good life, good death, good grief

Scottish Bereavement Friendly Workplaces Toolkit

Best practice for employers

What is best practice for employers?

Good workplace bereavement practice does not stop at the legal minimum. Employers should also look to put in place other mechanisms appropriate to their workplace.

Flexible working can be one useful way to introduce a bereaved person back into the workplace or to enable them to adjust to changes that can be brought about by bereavement.

Employers should also take care to create an open and supportive environment so that bereaved employees who want to talk to someone, can do. Being ignored out of discomfort or not having their bereavement acknowledged are two ways in which bereaved people are made to feel worse in the workplace. See our section about Caring for Staff for ways to avoid this.

However, it is also important that employers check first with the employee whether they wish the reason for their absence to be shared with colleagues and, if they do, how they want that to be communicated. Not everyone does wish to be so open about bereavements.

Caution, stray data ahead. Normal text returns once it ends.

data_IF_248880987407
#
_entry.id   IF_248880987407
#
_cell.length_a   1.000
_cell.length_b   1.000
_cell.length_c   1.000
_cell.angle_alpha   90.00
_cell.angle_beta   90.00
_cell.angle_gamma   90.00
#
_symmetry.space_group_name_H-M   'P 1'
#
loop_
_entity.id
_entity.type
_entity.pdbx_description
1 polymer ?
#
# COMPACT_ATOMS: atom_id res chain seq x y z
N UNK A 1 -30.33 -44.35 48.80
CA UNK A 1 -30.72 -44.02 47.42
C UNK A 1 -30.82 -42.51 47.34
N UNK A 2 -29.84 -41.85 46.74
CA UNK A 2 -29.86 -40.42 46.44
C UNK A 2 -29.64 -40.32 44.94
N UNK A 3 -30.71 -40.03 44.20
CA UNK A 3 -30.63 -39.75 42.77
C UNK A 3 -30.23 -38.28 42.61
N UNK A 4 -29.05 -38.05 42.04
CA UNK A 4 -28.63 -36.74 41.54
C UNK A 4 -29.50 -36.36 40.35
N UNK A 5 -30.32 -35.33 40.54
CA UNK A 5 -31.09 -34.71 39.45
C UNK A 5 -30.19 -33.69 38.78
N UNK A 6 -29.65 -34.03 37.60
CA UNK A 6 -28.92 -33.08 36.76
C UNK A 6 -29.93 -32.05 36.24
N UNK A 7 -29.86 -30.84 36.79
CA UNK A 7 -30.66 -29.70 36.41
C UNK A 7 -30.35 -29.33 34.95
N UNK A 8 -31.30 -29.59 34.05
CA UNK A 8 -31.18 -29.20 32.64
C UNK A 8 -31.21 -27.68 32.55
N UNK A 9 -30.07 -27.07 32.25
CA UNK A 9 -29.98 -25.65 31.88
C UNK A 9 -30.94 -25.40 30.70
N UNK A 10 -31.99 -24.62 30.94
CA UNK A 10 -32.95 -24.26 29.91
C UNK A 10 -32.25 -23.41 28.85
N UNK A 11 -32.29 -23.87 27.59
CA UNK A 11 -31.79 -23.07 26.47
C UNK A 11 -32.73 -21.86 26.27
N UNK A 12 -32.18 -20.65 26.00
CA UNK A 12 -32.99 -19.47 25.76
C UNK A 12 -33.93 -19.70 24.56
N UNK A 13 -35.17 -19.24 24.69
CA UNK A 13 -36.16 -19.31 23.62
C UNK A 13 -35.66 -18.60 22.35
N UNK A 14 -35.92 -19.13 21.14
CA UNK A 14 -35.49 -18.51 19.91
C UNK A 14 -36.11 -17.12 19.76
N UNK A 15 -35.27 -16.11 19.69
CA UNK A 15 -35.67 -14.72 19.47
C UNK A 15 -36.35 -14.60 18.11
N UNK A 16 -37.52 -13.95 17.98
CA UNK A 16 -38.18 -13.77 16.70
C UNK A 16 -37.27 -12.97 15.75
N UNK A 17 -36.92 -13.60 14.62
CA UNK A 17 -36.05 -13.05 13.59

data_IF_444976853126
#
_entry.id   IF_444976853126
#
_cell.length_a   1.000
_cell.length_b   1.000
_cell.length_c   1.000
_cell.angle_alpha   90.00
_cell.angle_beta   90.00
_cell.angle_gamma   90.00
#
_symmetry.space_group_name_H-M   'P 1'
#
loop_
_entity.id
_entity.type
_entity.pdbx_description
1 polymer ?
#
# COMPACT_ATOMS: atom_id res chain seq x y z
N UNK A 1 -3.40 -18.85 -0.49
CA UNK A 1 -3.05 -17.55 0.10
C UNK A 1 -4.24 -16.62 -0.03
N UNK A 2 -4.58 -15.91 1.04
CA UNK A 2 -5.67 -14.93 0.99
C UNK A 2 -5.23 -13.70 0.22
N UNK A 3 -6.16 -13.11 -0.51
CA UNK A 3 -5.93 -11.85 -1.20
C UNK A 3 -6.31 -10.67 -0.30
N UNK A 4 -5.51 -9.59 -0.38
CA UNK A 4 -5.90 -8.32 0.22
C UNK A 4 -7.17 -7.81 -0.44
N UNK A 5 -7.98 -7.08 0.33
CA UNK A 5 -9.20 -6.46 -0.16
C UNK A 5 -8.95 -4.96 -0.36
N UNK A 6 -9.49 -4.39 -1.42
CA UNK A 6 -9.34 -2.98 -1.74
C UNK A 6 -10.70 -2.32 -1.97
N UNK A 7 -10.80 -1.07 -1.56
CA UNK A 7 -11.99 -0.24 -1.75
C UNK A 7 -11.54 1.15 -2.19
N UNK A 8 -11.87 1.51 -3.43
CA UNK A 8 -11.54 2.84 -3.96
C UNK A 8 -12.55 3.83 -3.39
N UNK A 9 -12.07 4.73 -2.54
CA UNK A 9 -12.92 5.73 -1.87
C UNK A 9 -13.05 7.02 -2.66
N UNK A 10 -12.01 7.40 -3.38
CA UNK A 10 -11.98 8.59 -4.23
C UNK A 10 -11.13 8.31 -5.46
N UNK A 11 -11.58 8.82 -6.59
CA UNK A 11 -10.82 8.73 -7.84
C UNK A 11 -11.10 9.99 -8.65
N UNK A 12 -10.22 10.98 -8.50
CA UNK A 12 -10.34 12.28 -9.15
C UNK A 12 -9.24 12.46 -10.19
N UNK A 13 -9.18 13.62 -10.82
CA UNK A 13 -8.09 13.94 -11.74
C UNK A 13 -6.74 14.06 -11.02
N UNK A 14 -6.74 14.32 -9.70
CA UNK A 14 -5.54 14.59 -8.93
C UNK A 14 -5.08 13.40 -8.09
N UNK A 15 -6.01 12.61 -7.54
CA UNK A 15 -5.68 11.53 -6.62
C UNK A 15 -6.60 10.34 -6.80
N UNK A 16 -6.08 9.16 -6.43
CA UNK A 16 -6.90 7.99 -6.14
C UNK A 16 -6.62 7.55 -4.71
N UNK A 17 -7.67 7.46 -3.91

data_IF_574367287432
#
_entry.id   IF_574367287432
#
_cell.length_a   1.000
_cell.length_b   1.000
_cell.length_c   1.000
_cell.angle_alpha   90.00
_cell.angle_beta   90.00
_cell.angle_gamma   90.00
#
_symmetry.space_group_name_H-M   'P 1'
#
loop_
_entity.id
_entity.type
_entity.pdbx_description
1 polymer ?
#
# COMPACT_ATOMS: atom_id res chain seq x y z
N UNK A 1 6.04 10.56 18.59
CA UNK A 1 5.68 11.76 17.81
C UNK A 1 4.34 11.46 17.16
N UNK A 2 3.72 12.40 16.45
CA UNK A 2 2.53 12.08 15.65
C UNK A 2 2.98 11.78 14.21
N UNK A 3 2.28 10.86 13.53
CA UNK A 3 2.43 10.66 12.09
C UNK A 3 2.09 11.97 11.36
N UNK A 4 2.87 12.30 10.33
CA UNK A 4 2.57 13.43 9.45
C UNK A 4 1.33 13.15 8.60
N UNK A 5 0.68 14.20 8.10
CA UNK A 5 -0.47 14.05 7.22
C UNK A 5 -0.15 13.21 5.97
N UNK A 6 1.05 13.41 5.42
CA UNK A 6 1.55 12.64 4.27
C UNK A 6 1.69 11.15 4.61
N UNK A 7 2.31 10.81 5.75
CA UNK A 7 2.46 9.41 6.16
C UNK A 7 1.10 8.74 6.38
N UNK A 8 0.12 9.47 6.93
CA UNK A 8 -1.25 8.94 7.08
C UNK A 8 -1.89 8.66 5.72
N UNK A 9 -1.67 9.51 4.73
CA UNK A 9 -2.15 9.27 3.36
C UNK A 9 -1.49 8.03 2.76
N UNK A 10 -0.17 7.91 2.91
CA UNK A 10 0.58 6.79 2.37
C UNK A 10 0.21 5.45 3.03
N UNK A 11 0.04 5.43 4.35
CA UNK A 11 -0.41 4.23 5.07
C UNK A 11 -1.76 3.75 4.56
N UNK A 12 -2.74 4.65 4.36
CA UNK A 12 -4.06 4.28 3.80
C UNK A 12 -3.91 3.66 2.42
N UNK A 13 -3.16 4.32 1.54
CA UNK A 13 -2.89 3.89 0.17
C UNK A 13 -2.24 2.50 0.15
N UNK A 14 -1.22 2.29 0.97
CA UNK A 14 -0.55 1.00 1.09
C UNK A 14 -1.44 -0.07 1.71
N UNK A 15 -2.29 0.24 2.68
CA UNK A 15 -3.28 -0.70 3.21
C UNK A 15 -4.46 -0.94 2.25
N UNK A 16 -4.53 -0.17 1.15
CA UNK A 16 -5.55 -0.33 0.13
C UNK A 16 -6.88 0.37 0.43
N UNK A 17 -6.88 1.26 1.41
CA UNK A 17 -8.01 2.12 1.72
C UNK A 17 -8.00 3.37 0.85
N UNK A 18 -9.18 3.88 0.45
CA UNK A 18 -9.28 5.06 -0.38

The nature of some jobs means that the bereaved member of staff may be coming back to work to deal with the bereavement of others, such as at an insurance company. There may be other triggering factors in the workplace. For example, after the loss of a baby, it may be difficult for the bereaved to meet colleagues who are pregnant (see case studies). Please be sensitive to these issues and respond accordingly.

The documents below offer employers further guidance on how to best handle bereavement in the workplace:

Managing bereavement in the workplace [pdf] (ACAS)
Grief at Work - Developing a bereavement policy [pdf] (Breffni McGuinness / Irish Hospice Foundation, 2007)

(Photo by Donald Tong from Pexels)

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